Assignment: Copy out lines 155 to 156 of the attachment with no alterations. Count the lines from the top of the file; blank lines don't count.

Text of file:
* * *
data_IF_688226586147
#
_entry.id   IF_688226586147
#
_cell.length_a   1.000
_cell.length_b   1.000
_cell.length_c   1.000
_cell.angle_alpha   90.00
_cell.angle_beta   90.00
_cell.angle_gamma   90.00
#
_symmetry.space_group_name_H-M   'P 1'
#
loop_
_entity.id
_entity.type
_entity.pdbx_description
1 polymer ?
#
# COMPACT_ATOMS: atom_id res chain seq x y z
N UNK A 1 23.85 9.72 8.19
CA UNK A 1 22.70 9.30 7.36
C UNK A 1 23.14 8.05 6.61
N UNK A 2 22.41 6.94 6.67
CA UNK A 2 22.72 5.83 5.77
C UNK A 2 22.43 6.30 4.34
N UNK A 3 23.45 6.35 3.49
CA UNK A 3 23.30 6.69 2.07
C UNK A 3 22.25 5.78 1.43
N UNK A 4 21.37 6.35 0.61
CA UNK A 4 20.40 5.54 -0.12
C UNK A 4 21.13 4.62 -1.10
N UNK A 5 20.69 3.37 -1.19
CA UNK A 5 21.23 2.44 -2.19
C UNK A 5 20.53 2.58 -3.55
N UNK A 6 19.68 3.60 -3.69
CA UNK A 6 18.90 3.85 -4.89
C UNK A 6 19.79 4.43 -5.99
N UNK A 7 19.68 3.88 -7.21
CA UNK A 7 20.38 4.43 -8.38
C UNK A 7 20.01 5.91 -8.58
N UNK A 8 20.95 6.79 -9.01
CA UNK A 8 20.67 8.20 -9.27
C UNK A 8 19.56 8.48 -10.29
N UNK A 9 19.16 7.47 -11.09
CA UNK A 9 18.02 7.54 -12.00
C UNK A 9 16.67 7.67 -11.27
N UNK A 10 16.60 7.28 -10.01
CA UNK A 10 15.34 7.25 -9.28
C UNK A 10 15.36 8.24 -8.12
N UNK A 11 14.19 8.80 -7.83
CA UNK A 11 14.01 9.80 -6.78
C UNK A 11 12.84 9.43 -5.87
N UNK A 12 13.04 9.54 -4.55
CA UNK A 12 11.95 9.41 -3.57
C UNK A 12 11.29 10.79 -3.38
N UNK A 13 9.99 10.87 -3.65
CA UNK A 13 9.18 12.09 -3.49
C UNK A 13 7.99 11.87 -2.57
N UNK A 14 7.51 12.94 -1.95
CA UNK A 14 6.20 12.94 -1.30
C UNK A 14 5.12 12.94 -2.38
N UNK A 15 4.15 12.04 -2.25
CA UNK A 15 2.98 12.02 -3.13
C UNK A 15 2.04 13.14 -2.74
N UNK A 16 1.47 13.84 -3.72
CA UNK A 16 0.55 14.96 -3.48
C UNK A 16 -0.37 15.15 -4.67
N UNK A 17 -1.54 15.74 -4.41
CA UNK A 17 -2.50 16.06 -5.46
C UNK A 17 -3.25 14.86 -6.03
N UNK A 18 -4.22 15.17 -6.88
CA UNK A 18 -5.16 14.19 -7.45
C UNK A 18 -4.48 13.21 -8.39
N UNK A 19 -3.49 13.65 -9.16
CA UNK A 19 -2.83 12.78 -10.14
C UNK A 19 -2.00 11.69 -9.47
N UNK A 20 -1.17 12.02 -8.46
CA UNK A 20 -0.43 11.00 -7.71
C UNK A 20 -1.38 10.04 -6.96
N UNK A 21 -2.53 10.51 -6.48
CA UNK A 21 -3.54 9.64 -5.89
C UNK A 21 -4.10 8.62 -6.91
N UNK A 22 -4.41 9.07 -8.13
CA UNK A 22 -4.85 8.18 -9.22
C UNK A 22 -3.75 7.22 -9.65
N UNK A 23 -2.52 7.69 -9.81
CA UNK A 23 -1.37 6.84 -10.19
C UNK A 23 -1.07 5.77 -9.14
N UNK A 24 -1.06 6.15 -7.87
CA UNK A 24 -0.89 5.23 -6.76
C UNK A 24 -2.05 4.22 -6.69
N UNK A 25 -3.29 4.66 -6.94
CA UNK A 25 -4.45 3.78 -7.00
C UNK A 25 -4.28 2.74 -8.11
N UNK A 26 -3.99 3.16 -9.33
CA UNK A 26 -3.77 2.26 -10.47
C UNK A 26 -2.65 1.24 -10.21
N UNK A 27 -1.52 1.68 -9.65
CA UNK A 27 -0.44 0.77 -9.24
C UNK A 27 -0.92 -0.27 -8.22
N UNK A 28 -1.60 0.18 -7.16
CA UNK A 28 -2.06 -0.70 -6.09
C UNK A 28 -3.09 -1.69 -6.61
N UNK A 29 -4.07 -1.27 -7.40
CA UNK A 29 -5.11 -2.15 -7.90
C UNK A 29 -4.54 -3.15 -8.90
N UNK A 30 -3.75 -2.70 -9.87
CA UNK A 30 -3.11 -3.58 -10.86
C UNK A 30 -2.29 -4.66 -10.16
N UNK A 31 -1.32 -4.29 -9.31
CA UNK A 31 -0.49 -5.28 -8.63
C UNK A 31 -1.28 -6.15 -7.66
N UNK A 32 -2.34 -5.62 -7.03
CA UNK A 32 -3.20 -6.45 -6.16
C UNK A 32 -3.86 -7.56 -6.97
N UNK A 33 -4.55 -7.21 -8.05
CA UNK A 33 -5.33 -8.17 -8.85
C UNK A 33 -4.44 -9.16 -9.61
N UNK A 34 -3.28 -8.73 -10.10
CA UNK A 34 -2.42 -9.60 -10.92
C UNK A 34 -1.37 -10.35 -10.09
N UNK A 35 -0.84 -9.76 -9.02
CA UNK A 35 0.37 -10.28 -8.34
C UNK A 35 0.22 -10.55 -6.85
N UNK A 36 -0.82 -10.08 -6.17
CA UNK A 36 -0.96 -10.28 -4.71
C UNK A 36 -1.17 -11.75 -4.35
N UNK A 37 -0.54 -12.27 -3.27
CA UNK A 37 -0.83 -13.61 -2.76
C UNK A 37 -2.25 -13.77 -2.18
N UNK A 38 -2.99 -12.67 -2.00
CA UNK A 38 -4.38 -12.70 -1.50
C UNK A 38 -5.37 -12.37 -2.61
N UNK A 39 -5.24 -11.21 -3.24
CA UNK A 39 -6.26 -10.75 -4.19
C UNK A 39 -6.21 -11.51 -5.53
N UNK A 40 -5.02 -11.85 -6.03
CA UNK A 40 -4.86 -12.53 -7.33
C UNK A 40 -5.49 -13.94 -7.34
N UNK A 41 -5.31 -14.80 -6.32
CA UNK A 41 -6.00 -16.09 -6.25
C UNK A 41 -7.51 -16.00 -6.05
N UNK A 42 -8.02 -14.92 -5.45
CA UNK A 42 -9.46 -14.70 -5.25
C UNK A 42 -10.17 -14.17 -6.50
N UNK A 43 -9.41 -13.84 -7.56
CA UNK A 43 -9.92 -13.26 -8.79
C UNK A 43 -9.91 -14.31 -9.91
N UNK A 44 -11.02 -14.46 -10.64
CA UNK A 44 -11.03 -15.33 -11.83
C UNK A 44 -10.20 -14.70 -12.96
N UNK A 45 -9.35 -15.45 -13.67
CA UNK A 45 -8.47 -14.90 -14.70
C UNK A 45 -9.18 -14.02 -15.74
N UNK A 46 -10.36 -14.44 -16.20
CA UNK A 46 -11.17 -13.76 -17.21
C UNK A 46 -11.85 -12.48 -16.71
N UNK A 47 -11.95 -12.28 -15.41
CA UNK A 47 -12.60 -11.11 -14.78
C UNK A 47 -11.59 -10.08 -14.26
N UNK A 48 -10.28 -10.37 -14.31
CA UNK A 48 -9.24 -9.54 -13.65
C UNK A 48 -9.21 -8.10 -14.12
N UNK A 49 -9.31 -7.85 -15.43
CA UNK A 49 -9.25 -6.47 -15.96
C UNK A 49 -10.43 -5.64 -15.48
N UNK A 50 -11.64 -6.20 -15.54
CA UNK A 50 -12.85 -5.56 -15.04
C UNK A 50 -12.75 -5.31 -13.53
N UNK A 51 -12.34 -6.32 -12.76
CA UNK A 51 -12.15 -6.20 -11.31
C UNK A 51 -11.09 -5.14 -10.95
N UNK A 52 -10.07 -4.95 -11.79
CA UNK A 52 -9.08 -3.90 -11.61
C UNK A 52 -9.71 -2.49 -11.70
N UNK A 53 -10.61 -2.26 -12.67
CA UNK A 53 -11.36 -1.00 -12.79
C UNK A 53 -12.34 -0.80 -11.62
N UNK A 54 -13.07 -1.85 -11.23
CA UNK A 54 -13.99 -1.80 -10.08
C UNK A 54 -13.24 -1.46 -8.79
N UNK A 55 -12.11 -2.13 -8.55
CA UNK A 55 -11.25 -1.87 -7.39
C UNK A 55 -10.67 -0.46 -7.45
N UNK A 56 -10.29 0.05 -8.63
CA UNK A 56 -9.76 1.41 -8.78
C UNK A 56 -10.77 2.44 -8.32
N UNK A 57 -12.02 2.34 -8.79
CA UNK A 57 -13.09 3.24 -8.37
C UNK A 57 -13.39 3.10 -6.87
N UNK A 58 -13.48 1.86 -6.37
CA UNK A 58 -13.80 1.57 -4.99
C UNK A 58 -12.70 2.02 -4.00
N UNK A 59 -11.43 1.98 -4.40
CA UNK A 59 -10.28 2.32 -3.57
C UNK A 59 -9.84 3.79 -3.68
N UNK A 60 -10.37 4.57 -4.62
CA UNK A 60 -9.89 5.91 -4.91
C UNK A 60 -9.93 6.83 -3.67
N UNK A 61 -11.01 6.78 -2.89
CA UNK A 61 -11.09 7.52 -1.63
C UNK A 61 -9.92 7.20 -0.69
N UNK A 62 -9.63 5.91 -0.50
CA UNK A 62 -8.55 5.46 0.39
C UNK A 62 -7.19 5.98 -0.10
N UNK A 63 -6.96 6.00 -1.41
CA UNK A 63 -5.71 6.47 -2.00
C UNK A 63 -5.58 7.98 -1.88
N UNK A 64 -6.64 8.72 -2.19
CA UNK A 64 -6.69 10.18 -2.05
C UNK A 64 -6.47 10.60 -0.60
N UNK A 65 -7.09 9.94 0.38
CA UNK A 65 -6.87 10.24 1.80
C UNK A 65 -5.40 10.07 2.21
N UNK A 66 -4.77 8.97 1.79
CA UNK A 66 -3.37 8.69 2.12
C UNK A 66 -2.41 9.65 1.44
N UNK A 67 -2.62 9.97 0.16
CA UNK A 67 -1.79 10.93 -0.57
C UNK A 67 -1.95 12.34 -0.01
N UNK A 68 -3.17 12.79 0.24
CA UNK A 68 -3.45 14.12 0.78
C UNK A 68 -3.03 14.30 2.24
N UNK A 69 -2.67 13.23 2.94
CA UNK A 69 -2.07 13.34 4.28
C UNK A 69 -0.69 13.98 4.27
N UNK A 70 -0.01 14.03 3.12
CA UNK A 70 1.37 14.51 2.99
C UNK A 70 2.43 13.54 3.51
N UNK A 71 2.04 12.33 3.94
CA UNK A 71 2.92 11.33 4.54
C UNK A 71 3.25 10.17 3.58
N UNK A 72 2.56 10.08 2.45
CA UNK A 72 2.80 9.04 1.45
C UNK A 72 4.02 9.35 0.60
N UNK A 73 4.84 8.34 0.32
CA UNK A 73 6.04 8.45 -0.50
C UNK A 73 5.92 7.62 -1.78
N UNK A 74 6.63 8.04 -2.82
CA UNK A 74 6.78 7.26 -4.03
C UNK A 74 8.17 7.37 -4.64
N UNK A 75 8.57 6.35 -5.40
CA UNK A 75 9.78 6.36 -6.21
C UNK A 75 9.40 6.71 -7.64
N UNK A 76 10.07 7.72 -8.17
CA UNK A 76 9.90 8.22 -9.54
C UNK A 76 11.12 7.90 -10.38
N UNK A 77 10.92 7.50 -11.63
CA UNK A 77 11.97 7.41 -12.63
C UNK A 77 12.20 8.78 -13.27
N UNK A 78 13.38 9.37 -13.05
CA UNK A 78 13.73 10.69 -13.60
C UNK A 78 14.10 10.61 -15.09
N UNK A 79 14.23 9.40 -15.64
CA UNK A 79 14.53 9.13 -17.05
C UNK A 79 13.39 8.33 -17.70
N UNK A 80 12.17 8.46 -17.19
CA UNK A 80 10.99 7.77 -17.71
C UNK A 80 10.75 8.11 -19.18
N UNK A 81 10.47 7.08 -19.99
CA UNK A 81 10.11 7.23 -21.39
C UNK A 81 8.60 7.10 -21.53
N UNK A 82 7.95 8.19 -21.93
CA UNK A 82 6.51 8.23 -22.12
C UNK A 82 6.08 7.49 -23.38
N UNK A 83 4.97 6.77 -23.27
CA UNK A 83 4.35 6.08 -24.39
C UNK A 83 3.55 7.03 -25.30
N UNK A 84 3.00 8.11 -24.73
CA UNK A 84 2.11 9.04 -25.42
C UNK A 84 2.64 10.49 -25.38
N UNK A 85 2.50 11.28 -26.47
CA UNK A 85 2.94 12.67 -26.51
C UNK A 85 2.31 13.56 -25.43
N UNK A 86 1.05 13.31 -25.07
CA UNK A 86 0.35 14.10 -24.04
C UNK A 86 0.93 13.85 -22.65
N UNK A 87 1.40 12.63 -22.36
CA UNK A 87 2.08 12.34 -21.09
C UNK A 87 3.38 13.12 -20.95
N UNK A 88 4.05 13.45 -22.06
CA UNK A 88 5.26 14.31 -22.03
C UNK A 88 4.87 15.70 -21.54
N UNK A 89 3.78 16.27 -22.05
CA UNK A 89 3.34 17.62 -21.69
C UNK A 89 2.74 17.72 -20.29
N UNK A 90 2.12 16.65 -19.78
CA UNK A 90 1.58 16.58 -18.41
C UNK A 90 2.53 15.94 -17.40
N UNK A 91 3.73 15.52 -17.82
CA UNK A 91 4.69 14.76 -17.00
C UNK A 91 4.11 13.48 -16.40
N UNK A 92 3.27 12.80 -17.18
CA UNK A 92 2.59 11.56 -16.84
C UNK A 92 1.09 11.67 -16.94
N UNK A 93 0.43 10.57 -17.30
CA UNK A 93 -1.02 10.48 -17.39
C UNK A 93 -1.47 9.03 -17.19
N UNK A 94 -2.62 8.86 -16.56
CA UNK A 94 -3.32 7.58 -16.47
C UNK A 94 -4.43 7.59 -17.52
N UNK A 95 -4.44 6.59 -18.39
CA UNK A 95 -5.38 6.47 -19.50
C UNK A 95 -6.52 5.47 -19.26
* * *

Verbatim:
C UNK A 45 -9.18 -14.02 -15.74
N UNK A 46 -10.36 -14.44 -16.20